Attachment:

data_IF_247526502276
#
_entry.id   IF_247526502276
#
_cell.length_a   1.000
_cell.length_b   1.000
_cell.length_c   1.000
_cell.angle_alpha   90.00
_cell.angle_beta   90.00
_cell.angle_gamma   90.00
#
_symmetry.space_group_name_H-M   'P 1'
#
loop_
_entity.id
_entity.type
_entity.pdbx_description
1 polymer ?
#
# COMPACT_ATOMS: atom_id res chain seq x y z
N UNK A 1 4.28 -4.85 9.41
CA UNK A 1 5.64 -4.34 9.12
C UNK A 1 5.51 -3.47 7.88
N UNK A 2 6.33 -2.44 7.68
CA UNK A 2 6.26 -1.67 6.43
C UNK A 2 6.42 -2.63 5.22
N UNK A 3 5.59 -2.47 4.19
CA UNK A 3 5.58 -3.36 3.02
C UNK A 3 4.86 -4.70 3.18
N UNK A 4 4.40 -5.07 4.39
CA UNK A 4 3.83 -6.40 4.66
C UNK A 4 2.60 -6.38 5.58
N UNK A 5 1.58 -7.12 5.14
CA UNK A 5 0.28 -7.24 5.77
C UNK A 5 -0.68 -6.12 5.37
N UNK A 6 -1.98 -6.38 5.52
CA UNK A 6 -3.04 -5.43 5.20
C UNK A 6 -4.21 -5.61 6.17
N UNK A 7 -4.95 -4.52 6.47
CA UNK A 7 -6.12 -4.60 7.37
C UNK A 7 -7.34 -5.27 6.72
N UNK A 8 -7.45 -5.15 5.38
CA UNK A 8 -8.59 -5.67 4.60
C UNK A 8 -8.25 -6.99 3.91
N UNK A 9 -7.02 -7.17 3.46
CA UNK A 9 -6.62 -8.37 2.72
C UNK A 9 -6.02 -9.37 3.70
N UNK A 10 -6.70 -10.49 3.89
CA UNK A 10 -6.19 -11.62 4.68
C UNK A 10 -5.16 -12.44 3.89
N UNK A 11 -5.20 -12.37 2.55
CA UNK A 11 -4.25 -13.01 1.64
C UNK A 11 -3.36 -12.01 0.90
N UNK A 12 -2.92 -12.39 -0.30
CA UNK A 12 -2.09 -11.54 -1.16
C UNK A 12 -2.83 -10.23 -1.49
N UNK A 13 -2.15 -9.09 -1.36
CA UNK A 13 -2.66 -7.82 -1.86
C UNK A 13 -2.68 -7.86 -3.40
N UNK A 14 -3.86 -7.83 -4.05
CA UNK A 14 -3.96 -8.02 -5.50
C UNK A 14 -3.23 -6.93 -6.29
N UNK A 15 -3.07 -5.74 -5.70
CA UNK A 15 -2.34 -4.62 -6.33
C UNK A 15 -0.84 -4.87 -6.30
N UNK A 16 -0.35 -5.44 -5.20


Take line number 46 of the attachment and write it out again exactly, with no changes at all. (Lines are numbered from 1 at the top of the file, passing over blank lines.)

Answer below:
CA UNK A 9 -6.62 -8.37 2.72